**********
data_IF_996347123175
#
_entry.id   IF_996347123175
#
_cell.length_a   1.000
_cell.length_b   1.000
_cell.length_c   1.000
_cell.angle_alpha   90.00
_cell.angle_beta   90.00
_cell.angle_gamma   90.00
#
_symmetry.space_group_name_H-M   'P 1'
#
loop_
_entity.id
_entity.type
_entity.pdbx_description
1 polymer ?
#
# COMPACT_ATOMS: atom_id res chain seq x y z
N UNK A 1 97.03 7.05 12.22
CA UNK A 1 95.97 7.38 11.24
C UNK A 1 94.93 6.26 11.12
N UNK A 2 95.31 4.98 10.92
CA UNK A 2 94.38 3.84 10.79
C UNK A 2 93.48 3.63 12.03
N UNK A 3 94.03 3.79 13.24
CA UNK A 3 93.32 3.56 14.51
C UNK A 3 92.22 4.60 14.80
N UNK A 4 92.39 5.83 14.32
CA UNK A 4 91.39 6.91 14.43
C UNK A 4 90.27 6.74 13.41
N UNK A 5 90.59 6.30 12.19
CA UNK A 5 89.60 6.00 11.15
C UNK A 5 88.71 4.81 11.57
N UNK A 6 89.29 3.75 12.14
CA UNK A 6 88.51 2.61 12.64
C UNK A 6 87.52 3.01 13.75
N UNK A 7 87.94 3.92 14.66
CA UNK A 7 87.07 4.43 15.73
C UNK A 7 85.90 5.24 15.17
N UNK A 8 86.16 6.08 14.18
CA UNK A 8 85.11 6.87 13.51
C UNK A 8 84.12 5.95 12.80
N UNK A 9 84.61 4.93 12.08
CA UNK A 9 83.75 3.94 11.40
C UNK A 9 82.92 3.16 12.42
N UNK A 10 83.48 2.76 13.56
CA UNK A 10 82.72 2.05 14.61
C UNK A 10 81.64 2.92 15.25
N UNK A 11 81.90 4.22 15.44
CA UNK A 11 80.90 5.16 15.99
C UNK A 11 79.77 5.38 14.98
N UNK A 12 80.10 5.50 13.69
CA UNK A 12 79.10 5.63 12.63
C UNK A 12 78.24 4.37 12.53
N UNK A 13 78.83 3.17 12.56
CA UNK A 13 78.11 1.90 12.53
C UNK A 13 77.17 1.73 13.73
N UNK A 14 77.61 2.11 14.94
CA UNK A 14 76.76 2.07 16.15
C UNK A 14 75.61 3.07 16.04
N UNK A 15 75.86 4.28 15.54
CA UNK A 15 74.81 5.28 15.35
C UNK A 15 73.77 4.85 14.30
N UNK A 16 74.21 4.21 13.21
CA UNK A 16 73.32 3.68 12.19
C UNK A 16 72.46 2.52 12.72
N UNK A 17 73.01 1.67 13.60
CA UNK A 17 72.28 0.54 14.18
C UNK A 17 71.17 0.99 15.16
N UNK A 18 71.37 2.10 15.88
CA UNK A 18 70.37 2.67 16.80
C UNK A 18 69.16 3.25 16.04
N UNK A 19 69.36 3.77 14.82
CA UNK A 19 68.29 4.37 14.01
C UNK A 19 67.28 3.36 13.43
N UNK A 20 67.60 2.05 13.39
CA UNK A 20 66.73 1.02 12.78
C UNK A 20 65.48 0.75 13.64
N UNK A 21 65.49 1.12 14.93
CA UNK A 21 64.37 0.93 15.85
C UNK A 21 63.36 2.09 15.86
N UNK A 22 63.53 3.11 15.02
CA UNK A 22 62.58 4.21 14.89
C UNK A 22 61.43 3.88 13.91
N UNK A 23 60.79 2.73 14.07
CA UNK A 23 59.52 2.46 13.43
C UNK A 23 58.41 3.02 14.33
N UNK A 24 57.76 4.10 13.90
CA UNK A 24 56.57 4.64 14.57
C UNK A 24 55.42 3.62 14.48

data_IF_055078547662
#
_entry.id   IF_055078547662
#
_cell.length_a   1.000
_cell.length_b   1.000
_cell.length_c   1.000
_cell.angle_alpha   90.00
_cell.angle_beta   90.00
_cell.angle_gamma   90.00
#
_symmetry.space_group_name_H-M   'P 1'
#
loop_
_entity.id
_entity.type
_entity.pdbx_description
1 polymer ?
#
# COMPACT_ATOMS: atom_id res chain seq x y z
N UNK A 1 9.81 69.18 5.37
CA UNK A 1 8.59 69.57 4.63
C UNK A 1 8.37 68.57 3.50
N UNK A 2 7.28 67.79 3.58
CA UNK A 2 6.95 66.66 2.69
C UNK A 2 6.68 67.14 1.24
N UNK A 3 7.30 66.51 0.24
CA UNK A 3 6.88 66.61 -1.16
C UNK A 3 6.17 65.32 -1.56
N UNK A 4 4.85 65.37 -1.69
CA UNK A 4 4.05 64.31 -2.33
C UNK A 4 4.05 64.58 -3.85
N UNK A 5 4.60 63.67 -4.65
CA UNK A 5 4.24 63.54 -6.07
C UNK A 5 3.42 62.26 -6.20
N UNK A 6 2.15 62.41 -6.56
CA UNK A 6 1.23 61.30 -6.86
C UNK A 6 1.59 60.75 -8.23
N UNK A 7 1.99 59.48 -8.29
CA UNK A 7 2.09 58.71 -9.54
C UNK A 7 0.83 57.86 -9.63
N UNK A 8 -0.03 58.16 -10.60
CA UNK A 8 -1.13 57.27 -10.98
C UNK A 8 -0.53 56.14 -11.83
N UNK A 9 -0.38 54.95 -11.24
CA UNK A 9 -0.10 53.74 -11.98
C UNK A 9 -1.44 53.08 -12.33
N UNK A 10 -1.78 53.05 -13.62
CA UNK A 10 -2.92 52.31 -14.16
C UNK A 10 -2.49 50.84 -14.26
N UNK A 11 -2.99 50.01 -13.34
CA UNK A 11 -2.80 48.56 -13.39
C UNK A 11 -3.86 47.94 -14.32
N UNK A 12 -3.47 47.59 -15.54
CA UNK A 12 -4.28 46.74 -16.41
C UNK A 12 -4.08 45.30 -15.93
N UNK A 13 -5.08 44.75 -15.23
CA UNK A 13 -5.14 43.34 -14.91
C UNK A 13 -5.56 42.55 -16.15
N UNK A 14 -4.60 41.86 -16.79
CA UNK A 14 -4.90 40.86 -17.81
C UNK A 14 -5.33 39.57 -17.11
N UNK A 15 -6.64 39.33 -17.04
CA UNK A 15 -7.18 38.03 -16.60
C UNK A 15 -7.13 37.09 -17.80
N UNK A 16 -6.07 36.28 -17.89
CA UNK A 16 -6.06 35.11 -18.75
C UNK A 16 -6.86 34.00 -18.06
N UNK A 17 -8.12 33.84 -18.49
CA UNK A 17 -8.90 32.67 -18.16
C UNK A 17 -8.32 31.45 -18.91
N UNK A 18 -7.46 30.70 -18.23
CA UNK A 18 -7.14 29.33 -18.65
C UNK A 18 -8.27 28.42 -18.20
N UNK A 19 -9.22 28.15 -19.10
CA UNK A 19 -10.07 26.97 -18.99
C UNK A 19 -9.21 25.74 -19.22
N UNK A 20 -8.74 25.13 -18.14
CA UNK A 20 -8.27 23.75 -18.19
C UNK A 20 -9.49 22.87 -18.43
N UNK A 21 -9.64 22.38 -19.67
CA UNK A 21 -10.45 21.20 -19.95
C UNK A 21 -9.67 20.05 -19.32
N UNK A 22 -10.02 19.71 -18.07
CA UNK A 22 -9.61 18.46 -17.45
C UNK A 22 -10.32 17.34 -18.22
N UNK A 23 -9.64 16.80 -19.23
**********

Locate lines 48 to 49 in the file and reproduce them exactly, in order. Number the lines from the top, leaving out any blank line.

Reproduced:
N UNK A 10 83.48 2.76 13.56
CA UNK A 10 82.72 2.05 14.61